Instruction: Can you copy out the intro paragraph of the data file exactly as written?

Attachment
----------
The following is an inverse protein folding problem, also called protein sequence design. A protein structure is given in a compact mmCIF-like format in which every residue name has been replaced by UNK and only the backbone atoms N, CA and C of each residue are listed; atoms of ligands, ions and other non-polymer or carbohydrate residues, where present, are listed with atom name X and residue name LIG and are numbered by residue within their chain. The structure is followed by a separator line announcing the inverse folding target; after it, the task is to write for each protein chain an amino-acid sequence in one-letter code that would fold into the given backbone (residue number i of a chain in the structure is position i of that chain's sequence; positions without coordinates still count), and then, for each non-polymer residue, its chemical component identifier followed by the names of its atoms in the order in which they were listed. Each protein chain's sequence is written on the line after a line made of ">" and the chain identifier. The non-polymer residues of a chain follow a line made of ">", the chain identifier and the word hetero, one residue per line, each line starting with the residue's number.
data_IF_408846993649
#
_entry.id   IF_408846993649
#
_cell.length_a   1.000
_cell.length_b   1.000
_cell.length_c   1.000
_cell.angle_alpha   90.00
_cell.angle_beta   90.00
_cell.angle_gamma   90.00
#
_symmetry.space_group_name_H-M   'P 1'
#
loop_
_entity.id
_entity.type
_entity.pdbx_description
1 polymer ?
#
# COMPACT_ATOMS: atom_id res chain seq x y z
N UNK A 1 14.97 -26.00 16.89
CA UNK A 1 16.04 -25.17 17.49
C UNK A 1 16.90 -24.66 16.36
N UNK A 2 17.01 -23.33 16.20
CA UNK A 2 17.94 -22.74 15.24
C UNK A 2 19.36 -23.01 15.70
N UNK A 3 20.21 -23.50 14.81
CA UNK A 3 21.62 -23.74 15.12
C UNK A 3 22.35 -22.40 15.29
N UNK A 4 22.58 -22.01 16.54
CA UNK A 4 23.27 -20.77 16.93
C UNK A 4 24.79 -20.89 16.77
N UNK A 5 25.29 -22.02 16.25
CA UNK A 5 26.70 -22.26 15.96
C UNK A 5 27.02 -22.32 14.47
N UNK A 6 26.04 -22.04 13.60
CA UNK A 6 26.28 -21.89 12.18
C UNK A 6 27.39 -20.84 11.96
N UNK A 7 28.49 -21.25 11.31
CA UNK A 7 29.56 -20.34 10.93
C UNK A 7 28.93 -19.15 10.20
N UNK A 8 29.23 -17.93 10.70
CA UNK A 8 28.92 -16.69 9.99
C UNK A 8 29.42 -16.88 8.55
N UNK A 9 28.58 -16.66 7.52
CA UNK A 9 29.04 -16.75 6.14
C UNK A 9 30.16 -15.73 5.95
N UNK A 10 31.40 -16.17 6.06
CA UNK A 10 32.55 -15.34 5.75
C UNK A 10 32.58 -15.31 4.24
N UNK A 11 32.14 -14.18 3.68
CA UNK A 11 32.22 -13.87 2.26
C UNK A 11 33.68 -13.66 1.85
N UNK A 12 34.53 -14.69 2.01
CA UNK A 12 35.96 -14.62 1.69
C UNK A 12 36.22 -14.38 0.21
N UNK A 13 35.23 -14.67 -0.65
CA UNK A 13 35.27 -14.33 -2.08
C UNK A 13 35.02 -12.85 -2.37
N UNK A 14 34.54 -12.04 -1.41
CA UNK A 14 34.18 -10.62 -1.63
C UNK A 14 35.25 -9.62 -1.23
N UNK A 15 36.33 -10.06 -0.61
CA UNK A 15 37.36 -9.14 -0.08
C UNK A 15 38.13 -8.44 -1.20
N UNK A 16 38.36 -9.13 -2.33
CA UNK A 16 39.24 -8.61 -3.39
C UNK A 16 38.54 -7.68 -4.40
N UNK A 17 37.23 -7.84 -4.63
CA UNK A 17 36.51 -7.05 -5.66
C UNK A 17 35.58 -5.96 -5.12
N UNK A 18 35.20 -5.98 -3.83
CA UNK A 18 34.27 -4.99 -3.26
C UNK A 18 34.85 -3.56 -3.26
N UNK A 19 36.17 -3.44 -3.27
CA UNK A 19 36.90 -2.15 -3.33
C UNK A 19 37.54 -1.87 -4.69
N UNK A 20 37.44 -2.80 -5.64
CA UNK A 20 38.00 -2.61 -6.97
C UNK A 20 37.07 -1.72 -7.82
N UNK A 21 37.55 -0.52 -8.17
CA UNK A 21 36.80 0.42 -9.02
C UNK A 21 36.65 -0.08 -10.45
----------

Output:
The following is an inverse protein folding problem, also called protein sequence design. A protein structure is given in a compact mmCIF-like format in which every residue name has been replaced by UNK and only the backbone atoms N, CA and C of each residue are listed; atoms of ligands, ions and other non-polymer or carbohydrate residues, where present, are listed with atom name X and residue name LIG and are numbered by residue within their chain. The structure is followed by a separator line announcing the inverse folding target; after it, the task is to write for each protein chain an amino-acid sequence in one-letter code that would fold into the given backbone (residue number i of a chain in the structure is position i of that chain's sequence; positions without coordinates still count), and then, for each non-polymer residue, its chemical component identifier followed by the names of its atoms in the order in which they were listed. Each protein chain's sequence is written on the line after a line made of ">" and the chain identifier. The non-polymer residues of a chain follow a line made of ">", the chain identifier and the word hetero, one residue per line, each line starting with the residue's number.